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If I use something like double to hold file sizes in bytes, this will naturally fail very soon, so which data type would I use? Nowadays a couple of TB are common, so I'd like the data type to be able to hold a number that big.

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+1 for bothering to ask rather than just using something bogus. :-) And welcome to SO! –  R.. Sep 8 '11 at 12:47
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6 Answers

up vote 5 down vote accepted

It will depends on you platform. On Unix System, you can probably use the off_t type. On Windows, you'll probably want to use LARGE_INTEGER. Those are the types used on those system by the function returning the file size (stat on Unix, GetFileSize on Windows).

If you want a portable type, uint64_t should be large enough.

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After a quick Google session it looks like uint64_t is what I want. Thanks! I'm overwhelmed by the number of responses and the response time. SO is marvelous! –  EnibMoc1994 Sep 8 '11 at 8:37
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@EnibMoc1994: You could also use long long or its unsigned partner, which are guaranteed to be at least 64 bits. –  caf Sep 8 '11 at 13:42
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There is a function called ftello() which returns a off_t.

With fgetpos(), you need a fpos_t variable - EDIT: which is not necessarily an arithmetic type.

So off_t could/should be appropriate to fit your needs, and keeps you independent of the actual data type sizes.

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Just beware that ftello and off_t are Posix, not standard C. –  Steve Jessop Sep 8 '11 at 9:35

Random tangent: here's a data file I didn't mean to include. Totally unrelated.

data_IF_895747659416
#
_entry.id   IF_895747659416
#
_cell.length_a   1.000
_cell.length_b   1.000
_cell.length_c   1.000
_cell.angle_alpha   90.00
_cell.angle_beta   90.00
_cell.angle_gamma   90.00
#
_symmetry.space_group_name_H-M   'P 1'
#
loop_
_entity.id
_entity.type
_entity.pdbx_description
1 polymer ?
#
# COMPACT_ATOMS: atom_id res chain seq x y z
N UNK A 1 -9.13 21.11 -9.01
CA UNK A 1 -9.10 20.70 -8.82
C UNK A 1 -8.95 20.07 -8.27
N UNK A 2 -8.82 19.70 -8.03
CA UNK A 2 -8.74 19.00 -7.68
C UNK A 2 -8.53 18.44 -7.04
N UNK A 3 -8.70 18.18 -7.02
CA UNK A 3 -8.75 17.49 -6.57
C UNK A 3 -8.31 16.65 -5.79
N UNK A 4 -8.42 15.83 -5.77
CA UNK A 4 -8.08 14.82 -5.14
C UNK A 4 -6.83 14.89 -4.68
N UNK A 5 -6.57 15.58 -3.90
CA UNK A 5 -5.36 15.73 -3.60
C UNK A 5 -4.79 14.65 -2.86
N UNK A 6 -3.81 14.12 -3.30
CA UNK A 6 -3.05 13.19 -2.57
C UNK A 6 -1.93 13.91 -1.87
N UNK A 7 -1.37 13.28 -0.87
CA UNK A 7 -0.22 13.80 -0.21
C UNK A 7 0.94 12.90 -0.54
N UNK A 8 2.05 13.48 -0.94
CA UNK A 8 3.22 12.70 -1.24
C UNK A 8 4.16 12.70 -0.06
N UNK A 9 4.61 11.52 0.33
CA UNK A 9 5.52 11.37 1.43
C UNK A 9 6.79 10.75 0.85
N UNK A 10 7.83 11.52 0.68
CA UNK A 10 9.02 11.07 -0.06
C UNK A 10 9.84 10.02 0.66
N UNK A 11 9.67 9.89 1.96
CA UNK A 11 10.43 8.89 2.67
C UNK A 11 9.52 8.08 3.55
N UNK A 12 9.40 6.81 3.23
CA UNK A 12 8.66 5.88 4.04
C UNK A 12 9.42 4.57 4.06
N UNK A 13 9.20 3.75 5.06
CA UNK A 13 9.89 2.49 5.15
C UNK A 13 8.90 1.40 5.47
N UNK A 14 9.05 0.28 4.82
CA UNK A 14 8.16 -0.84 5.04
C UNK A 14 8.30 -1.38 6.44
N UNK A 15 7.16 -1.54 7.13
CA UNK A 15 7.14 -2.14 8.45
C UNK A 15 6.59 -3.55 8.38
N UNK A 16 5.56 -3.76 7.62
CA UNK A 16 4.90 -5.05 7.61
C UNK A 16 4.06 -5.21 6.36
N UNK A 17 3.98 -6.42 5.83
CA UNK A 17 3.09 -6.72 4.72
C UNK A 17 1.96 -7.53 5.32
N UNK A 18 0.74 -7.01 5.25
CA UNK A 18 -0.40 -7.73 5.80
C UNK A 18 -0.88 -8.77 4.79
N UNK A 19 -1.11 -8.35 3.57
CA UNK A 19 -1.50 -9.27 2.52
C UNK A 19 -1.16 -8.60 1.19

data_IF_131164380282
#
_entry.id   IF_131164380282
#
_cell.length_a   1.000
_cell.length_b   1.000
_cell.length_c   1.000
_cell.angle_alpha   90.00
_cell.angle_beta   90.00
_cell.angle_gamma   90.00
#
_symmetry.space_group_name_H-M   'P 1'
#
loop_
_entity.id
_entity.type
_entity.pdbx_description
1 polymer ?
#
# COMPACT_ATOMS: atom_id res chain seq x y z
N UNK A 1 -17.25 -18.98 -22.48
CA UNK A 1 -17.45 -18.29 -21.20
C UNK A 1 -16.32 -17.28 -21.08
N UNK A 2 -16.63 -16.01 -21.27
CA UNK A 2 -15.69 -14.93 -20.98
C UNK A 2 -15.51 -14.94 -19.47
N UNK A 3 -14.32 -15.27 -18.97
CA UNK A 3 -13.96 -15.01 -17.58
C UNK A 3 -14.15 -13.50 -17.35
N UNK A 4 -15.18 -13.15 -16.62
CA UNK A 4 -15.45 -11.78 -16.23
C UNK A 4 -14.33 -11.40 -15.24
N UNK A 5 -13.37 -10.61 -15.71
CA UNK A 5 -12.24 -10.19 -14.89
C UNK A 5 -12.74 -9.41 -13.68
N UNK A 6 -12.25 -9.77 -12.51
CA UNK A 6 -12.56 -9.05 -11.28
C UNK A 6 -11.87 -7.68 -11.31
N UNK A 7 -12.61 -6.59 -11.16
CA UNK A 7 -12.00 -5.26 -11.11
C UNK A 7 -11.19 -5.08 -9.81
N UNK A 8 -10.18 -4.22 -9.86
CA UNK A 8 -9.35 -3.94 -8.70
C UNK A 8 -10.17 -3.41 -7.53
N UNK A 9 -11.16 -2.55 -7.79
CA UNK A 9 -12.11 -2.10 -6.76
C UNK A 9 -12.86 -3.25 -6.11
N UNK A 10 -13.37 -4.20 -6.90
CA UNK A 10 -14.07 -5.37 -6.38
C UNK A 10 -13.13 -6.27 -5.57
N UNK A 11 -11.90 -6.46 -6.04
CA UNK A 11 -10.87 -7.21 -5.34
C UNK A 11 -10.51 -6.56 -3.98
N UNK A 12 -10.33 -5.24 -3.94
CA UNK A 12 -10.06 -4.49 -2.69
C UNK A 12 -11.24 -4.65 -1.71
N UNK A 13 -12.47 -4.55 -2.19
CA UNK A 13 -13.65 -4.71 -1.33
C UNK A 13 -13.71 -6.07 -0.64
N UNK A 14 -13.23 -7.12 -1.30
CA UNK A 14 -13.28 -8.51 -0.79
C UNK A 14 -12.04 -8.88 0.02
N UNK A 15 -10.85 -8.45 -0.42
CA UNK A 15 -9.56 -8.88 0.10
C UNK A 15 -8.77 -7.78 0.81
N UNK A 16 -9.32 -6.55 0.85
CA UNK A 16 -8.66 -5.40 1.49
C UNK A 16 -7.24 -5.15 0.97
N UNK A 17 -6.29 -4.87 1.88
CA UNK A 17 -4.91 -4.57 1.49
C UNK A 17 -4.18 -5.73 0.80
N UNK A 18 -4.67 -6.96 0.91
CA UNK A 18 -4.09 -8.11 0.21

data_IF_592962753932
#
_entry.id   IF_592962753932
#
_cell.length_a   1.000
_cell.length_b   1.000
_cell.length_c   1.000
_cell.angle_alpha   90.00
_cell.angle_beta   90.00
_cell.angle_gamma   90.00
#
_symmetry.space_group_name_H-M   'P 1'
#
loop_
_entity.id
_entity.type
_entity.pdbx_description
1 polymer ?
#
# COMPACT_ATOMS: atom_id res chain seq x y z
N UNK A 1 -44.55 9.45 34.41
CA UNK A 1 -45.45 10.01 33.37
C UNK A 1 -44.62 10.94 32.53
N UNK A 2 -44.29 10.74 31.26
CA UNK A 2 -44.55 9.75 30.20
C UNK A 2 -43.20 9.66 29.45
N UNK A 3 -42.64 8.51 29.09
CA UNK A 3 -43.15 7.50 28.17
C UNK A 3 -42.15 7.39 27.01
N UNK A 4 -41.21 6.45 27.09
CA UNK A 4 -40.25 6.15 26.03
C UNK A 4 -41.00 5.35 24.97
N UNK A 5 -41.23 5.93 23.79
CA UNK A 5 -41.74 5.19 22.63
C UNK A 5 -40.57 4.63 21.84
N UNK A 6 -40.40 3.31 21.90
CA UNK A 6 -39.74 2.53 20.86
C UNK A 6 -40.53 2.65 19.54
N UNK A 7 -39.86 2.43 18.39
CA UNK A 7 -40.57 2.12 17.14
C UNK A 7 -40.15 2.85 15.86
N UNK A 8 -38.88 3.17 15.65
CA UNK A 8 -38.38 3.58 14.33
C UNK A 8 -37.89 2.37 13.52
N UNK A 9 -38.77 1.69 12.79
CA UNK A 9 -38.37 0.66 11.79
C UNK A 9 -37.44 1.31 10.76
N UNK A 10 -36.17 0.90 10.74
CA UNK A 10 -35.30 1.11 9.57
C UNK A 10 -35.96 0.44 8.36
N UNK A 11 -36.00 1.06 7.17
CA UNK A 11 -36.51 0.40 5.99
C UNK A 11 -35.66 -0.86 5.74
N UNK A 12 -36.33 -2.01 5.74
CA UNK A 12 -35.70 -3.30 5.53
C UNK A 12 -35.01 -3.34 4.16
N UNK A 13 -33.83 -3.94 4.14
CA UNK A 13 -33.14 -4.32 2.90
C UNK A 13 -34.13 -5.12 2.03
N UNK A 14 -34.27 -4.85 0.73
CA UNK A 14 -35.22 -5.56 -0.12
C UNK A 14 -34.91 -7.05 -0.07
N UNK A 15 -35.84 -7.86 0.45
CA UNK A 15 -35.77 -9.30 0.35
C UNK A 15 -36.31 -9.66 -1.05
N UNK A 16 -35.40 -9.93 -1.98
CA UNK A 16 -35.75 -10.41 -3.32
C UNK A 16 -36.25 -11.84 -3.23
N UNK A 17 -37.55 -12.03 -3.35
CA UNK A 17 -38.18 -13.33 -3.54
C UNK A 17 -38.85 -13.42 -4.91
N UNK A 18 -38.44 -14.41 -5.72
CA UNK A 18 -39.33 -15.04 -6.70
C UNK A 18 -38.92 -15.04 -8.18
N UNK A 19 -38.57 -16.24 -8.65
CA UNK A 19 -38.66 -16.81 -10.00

If you don't have off_t you don't have ftello either and there's no (portable) way to get a file offset larger than long... –  R.. Sep 8 '11 at 12:47
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You might want to look at using off_t, since this is what standard functions such as fseeko and ftello use.

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size_t is the usual for filesizes in C, but the type of it is platform dependent (32-bit or 64-bit unsigned int on Windows). I'd suggest __int64 (a 64-bit int) - should cope with up to 138,547,332 terrabytes.

EDIT: Just checking, the Windows API call GetFileSizeEx gets you a LARGE_INTEGER, which is a 64-bit signed integer. So LARGE_INTEGER would be a good one too.

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For the record, size_t is 64bit in size in 64bit builds. –  Frerich Raabe Sep 8 '11 at 8:21
    
It is not an unsigned int, it is an unsigned integral type. –  paxdiablo Sep 8 '11 at 8:21
    
Apologies, @paxdiablo, it's actually platform dependent as you imply. On Windows using 32-bit it's equivalent to an unsigned int. Last time I trust what Visual Studio tells me. :) Have edited my answer to be more precise. More info here: en.wikipedia.org/wiki/Size_t –  Nick Shaw Sep 8 '11 at 8:28
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size_t is not the right abstraction on many systems, it is meant to handle the size of objects. On a typical 32 bit system this would be a 32 bit value, whereas your files could be much larger than 4GiB. –  Jens Gustedt Sep 8 '11 at 8:49
    
Correct - "size_t" is meant to handle the size of objects, "off_t" the offset of files. "off_t" translates to "long long" (64-bit unsigned integer) in most modern I/O libraries. –  paulsm4 Sep 8 '11 at 19:09
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The libc stat uses off_t, which is a typedef for an unsigned, 64-bit wide type. That would be suitable for a little while.

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long long is a Pop Favorite :)

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